This sort of late-breaking Democratic vote is the new, though still underappreciated, normal in national elections. Americans have become accustomed to knowing who won our elections promptly, but there are many legitimate votes that are not counted immediately every election year. For reasons that are not totally understood by election observers, these votes tend to be heavily Democratic, leading results to tilt toward Democrats as more of them are counted, in what has become known as the “blue shift.” In most cases, the blue shift is relatively inconsequential, changing final vote counts but not results. But in others, as in 2018, it can materially change the outcome.
Although it is slowly dawning on the press and the electorate that Election Day will be more like Election Week or Election Month this year, thanks to coronavirus-related complications, the blue shift remains obscure. But the effect could be much larger and far more consequential in 2020, as Democrats embrace voting by mail more enthusiastically than Republicans. If the public isn’t prepared to wait patiently for the final results, and if politicians cynically exploit the shifting tallies to cast doubt on the integrity of the vote, the results could be catastrophic.
Imagine that as November 3, 2020, ticks away, President Donald Trump holds a small lead in one or more key states such as Pennsylvania—perhaps 10,000 or 20,000 votes—and seems to have enough states in his column to eke out an Electoral College win. Trump declares victory, taunts Joe Biden, and prepares for a second term. But the reported results on Election Night omit tens of thousands of votes, including provisional ballots and uncounted mail-in votes. Over the coming days, as those votes are counted, Trump’s lead dwindles and eventually disappears. By the end of the week or early the next, Biden emerges as the clear victor in Pennsylvania—and with that win, captures the race for the presidency.
If that’s how things unfold, Trump is unlikely to take defeat snatched from the jaws of victory graciously. He has already spent months attempting to delegitimize the election system. So imagine that he instead cries fraud and insists he’s the target of a criminal Democratic coup. What if he encourages his supporters to take to the streets, where there are violent clashes between partisans? He might even urge the Republican-led Pennsylvania General Assembly to submit a slate of Trump-backing electors, citing the Election Day returns, even if the full tally clearly shows Keystone State voters chose Biden.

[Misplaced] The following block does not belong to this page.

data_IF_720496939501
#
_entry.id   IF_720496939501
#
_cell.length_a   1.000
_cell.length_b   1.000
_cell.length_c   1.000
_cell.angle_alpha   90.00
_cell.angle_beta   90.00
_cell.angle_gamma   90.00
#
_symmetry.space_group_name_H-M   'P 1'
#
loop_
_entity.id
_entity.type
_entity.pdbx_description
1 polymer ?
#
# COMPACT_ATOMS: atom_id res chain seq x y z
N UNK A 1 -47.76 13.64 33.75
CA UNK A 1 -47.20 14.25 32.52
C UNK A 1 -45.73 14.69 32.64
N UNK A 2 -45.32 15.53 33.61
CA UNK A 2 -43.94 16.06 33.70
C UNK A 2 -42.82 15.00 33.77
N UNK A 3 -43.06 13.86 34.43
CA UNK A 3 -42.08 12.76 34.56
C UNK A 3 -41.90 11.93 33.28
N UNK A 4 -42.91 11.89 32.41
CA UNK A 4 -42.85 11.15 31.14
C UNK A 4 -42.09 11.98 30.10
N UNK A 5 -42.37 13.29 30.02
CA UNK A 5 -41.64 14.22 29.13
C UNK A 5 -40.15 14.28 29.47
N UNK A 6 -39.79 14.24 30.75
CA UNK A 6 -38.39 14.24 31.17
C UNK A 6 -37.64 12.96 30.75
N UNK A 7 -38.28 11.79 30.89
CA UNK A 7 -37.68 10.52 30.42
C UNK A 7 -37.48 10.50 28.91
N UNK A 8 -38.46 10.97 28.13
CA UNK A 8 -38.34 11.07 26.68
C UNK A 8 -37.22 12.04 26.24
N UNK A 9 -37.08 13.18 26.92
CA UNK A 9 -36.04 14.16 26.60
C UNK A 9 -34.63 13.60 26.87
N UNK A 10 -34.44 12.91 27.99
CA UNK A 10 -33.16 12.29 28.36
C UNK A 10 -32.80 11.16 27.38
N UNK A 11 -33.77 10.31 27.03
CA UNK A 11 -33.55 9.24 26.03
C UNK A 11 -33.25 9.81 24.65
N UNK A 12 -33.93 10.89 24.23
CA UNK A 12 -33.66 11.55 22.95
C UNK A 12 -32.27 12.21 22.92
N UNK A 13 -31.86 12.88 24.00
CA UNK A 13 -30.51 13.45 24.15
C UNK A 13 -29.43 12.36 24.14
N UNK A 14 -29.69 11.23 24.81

The hypothetical of a blue shift reversing the early projected winner is the “nightmare scenario,” according to the election-law expert Rick Hasen. Either Trump or Biden could win by a sufficient margin to make the result clear on Election Night; it’s also possible that multiple states might see a decisive post–November 3 blue shift, creating even more chaos.
“You don’t need to worry about Russia,” Edward Foley, a law professor at Ohio State, told me. “Simply anxiety over a blue shift and willingness to litigate about it and fight about it could cause a raging contestation over a presidential election.”
The blue shift is the product of two major developments in elections over the past 70 years. First, Americans began to expect that they would have results on Election Night itself. In the first national elections, it was impossible to gather results from many different jurisdictions promptly, and even then, there was no way to instantaneously deliver the results to the public. Electronic communications began to change that. Abraham Lincoln learned he’d won in 1860 by staking out the telegraph office until the wee hours of the morning. But when the races were close, or the votes were slow to be tallied, even instantaneous communications couldn’t deliver a result that hadn’t yet been determined. Nearly a century after Lincoln, in 1948, CBS News’s Edward Murrow signed off without being able to give the result of the close election between Harry Truman and Thomas Dewey. (The Chicago Daily Tribune was not so patient.)
The second change was the introduction of a technology that allowed television networks to project who would win the election, sometimes even before the last polling places had closed. In 1952, for the first time, CBS and NBC each experimented with using computers to analyze the early returns, and by 1960, they were a key part of the election coverage. Television became central to Americans’ Election Night rituals, and the networks’ projections came to stand in for actual results. Strictly speaking, there are no election results until boards of elections certify them. Practically, Americans usually assume that whatever the TV tells them is fact.
“From a legal perspective, there are no results on Election Night, and there never have been,” Foley told me. “The only thing that has ever existed on Election Night are projected results that the media has helpfully provided to its audiences.”